New knowledge about the role of vitamins in nutrition benefits producers only after it has been translated into recommendations that help maximize their profits. Yet one of the daunting challenges in updating these recommendations has been the task of reviewing the appropriate research from around the world. Internationally recognized as the leader in this field, Roche Animal Nutrition and Health (now part of DSM Nutritional Products) unveiled the compilation of this information in January 1997. The result is revised recommended vitamin fortification levels for the diets of livestock, poultry, fish and companion animals.
Nearly 70 Roche (now DSM) animal nutrition and health professionals around the world took part in the review before suggesting that previous fortification recommendations be increased, decreased or kept the same. The goal has been to develop ranges of vitamin fortification levels that meet the vitamin needs of animals worldwide in accordance with differences in genetics, physiologic makeup, feeds, management and environment. The review was especially beneficial because it let us identify research from other countries or markets that otherwise might have been overlooked.
A case in point is the new range for vitamin E fortification levels for finishing swine. The scientists reviewed 70 studies—less than half of these having been conducted in North America—on the effects of dietary supplemental vitamin E on meat quality. The breadth of that research was remarkable—especially considering that many journal articles on the subject may reference only 20 or 30 such studies.
The effort has also served to highlight the research strengths of different regions. For instance, European researchers have done a tremendous job in studying improvements in pork and poultry quality with vitamin E supplementation. Some European producers have been feeding higher levels of vitamin E for years. In North America, more research has been done on the beef side.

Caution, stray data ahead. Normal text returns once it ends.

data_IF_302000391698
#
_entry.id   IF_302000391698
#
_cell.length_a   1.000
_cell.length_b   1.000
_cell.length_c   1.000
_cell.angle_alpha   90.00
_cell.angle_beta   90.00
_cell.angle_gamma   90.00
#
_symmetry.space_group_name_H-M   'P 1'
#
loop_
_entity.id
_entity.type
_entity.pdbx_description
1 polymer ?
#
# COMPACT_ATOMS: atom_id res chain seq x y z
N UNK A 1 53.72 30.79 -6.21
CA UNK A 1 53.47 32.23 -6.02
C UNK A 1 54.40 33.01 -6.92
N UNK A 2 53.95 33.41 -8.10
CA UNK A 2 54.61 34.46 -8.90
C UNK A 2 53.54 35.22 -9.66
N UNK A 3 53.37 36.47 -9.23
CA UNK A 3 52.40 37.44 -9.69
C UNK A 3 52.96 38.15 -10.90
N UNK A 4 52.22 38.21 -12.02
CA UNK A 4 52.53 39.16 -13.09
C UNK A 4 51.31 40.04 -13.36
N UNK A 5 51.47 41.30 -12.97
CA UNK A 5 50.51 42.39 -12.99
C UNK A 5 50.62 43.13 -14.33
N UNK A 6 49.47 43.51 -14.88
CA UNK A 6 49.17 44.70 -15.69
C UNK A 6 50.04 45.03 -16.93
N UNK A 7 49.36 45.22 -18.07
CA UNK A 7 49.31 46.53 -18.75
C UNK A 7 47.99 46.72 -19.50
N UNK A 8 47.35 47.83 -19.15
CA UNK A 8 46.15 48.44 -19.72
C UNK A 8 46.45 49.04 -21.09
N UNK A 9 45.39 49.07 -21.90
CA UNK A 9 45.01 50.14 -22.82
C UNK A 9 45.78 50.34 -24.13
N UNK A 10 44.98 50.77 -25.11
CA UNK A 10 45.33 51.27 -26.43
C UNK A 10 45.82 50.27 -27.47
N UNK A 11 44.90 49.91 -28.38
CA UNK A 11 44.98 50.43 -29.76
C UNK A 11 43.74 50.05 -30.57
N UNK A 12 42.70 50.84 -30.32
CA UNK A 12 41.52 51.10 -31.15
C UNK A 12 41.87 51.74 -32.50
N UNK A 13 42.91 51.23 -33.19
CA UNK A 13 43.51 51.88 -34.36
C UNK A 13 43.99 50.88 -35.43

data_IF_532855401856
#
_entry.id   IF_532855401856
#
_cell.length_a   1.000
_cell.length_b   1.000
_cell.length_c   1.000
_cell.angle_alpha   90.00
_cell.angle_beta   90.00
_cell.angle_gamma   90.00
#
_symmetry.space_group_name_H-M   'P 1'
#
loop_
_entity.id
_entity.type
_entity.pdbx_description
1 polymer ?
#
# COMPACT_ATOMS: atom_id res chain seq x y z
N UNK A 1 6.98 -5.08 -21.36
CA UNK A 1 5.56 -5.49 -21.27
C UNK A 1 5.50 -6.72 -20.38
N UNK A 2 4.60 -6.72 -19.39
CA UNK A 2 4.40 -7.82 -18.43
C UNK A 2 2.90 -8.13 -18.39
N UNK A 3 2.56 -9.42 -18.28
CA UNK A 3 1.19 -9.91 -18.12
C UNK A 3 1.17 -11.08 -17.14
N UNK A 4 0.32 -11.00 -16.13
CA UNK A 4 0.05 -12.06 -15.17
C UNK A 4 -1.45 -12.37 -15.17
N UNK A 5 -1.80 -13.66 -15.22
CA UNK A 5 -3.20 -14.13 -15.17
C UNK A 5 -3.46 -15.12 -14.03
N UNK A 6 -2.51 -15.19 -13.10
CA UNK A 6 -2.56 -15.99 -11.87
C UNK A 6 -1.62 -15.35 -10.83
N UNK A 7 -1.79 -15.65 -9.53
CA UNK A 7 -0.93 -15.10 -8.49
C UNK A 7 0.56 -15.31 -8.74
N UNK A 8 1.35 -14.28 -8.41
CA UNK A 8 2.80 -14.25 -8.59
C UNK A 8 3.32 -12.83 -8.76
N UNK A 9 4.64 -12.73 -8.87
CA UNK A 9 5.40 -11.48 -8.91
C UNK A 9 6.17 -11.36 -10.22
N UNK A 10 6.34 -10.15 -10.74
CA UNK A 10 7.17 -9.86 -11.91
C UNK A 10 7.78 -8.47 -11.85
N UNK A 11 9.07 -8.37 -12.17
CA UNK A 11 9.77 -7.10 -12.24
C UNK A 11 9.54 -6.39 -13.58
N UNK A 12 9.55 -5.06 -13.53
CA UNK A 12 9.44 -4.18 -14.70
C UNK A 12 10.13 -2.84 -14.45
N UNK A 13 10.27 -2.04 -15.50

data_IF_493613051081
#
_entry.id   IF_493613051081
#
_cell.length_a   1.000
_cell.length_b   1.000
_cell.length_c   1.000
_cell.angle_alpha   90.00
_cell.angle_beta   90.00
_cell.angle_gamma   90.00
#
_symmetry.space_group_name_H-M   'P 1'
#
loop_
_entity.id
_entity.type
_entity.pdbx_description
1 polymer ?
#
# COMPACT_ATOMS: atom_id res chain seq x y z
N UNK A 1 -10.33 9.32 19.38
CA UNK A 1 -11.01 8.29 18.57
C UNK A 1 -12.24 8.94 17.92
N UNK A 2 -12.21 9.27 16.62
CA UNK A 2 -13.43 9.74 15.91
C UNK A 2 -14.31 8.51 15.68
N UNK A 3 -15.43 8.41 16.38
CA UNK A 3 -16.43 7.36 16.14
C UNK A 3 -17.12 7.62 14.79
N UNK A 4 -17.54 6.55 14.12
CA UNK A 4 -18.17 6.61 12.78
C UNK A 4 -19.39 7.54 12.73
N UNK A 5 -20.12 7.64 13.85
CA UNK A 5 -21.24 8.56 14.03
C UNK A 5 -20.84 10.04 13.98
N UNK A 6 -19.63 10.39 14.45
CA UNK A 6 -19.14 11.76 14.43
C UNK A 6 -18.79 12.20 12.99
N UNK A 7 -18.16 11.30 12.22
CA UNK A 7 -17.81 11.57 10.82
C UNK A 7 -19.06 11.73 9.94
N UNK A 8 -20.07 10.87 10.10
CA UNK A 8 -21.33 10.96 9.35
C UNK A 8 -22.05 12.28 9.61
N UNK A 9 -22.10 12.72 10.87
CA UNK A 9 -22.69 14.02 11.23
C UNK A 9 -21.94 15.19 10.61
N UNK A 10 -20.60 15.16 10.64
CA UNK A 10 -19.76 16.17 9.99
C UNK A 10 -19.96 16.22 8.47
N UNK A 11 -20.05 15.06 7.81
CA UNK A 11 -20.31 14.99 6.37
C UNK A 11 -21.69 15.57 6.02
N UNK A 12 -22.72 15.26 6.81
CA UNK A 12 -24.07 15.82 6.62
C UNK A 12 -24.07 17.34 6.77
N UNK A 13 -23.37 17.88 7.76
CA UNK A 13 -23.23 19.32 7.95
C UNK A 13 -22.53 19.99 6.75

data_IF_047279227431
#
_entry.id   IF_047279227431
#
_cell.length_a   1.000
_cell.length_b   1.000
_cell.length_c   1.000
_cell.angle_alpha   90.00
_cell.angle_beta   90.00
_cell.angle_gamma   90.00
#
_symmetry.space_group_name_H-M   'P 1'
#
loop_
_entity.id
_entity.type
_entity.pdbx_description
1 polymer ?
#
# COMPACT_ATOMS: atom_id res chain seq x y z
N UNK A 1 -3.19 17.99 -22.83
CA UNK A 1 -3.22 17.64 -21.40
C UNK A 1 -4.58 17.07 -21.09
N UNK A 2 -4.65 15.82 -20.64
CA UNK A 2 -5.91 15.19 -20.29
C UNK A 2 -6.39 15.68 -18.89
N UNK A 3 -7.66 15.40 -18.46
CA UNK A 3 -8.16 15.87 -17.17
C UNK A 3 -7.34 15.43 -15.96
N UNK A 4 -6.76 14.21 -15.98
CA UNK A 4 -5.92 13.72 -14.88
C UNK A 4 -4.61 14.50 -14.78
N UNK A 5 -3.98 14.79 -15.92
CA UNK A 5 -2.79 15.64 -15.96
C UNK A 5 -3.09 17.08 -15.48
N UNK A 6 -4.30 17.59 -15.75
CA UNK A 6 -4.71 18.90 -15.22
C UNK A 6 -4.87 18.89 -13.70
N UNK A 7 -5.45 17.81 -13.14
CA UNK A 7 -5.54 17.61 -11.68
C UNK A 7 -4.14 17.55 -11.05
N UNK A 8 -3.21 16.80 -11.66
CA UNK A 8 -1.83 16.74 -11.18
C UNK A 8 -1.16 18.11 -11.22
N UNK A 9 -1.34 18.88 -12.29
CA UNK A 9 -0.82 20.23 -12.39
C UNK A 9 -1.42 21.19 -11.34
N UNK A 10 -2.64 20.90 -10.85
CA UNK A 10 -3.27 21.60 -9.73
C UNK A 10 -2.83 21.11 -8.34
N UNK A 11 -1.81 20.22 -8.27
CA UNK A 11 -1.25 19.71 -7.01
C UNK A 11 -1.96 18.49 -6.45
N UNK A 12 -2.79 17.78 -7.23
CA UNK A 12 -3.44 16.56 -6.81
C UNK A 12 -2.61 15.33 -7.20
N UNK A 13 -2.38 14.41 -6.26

Often, a revised recommended level falls between earlier ones from different regions. For example, the previous recommended vitamin E fortification levels for broiler chicks were significantly higher in Europe than in North America. After reviewing the literature, comparing husbandry differences and considering industry trends, the committee set the global standard between the two levels.
In other instances, the group would not increase an OVN standard even though much of the industry has already increased fortification levels. If the research work did not support the rationale for a higher level, it was not recommended.
These recommendations are guidelines for nutritionists and veterinarians, since local conditions can have a major impact on the vitamin needs of animals. Increasingly, nutritionists are tailoring their recommendations to the individual operation, and that fits with the ranges we have developed.